Around 200 claims have been lodged with the Waitangi Tribunal alleging breaches of the Treaty related to health services and outcomes. What the Crown means by health and what Māori mean by hauora aren’t the same and so the claims naturally enough don’t fit neatly into a neat box or into the responsibility of a single Crown agency. To put some structure around these wide ranging claims, the Tribunal decided to hear them in stages. And the October hearings are the first part of the first stage of the Tribunal’s health inquiry – looking in detail at two claims focused on primary healthcare.

Primary care is really easily defined, right? (Sort of, but also not really)

Forty years ago, the Alma Ata Declaration of the World Health Organization outlined key elements of primary healthcare, including community participation and supporting and promoting good health and wellbeing — not just treating illness. This way of looking at primary healthcare means it is more than doctor or nurse-led health services in the community.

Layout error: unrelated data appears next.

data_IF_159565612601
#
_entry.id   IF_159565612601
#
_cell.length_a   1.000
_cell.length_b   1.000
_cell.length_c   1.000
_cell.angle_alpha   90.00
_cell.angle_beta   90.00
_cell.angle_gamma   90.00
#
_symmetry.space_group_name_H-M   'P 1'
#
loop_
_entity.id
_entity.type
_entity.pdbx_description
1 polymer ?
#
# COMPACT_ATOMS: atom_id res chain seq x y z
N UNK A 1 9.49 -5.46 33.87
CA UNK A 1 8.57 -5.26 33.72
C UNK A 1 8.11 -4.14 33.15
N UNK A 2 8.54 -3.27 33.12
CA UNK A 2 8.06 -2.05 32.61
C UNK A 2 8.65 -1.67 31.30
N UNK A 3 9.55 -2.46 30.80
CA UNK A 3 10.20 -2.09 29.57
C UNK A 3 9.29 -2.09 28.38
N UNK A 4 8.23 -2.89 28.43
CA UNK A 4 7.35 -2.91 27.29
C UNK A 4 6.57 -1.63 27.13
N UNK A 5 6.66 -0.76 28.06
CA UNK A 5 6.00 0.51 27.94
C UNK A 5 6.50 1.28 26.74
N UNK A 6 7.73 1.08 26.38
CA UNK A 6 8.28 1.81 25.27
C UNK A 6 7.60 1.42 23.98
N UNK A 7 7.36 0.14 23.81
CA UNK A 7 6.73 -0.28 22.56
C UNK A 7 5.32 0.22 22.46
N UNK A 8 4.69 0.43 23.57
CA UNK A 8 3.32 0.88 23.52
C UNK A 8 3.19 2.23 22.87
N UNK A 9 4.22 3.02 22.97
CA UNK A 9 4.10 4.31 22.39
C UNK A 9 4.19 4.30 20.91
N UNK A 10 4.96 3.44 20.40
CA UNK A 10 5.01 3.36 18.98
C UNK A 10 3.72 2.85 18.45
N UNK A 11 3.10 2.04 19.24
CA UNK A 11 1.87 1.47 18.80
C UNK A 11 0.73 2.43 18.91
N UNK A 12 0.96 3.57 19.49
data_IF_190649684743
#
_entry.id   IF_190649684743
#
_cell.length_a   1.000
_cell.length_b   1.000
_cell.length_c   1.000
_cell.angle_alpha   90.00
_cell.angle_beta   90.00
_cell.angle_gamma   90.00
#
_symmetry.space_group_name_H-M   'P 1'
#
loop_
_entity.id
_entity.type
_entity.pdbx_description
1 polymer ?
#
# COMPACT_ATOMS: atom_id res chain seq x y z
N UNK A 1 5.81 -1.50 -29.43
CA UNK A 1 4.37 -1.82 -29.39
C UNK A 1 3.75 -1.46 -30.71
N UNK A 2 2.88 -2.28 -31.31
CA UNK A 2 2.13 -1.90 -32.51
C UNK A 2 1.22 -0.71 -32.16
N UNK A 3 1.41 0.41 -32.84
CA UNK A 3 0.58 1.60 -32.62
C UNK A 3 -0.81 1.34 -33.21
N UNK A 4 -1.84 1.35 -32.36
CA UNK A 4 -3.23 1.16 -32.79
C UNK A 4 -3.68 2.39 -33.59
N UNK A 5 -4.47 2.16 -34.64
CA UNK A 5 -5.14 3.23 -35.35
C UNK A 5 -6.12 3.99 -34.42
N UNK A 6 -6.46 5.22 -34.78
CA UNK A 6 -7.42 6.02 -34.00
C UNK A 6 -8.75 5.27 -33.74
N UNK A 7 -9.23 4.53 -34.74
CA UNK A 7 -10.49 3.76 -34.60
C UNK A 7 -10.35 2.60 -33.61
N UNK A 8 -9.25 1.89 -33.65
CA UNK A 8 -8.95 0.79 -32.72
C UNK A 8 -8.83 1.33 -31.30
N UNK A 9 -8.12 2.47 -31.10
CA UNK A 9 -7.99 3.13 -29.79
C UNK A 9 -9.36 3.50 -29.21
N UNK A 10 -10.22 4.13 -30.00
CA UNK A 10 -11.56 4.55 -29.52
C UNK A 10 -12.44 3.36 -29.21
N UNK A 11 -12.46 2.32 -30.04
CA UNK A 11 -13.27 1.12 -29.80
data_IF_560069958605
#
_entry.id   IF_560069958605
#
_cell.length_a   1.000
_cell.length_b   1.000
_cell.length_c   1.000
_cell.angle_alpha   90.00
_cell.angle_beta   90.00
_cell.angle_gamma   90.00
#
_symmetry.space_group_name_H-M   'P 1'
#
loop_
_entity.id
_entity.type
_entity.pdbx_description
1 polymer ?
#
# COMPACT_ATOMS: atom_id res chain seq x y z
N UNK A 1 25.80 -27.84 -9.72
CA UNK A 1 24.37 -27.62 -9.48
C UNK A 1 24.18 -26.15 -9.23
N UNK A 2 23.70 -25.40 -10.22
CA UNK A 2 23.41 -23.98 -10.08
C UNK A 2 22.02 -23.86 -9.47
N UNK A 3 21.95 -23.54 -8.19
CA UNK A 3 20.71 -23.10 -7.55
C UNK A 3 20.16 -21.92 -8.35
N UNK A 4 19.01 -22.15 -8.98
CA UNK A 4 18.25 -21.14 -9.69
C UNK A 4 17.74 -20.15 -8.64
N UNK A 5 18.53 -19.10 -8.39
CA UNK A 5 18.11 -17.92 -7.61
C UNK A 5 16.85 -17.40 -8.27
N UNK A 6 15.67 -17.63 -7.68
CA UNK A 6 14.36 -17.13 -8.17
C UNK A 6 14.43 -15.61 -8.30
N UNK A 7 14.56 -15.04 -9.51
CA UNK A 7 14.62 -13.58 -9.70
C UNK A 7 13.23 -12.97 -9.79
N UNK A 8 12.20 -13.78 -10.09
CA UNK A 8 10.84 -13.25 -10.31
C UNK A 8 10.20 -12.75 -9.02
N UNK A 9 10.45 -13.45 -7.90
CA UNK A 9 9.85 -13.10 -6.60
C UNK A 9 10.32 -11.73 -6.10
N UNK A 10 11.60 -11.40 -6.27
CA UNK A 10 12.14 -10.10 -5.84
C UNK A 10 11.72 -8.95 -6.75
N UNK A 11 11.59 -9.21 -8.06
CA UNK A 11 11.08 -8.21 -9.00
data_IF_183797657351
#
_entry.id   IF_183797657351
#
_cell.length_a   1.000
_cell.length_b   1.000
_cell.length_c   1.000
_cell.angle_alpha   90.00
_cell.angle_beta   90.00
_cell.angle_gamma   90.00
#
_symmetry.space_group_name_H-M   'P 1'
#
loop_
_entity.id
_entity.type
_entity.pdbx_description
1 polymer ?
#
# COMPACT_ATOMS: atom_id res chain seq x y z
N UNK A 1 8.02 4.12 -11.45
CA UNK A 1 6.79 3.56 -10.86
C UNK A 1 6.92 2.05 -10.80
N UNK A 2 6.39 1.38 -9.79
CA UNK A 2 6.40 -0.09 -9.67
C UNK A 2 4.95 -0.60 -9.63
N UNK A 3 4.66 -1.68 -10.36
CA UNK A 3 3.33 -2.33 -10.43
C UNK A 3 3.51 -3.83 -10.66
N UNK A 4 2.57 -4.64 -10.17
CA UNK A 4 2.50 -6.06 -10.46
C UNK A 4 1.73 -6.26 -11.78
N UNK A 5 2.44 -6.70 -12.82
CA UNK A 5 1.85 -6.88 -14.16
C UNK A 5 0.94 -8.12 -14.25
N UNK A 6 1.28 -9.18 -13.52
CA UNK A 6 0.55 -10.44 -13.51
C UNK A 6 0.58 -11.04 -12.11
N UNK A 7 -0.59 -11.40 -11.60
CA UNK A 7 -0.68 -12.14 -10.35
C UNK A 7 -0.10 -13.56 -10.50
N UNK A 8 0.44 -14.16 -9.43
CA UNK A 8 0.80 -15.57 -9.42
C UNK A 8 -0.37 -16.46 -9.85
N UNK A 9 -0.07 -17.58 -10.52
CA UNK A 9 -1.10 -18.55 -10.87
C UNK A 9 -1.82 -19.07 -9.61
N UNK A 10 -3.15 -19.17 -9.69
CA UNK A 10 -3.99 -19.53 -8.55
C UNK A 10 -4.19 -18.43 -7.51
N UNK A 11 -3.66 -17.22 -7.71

The ideas in the Alma Ata Declaration gained momentum so by 2000, when a new Labour government was designing a fresh set of health agencies, such as district health boards (DHBs). There was an appetite for broader primary healthcare reforms. The then-government worked on a primary healthcare strategy, setting key directions like the removal of health inequalities and expressing support for the development of Māori and Pacific health services. Another important aim of the primary healthcare strategy to remove financial barriers for people accessing health services, and so significant new funding was made available to support the reforms.

The strategy was implemented through primary health organisations (PHOs) that, based on an enrolled population, received capitated funding from the government through a contract with a DHB. Your GP could still charge you fees of course, but the way this all worked was a departure from the old system where GPs could charge you whatever and could also claim from government a general medical subsidy for your visit.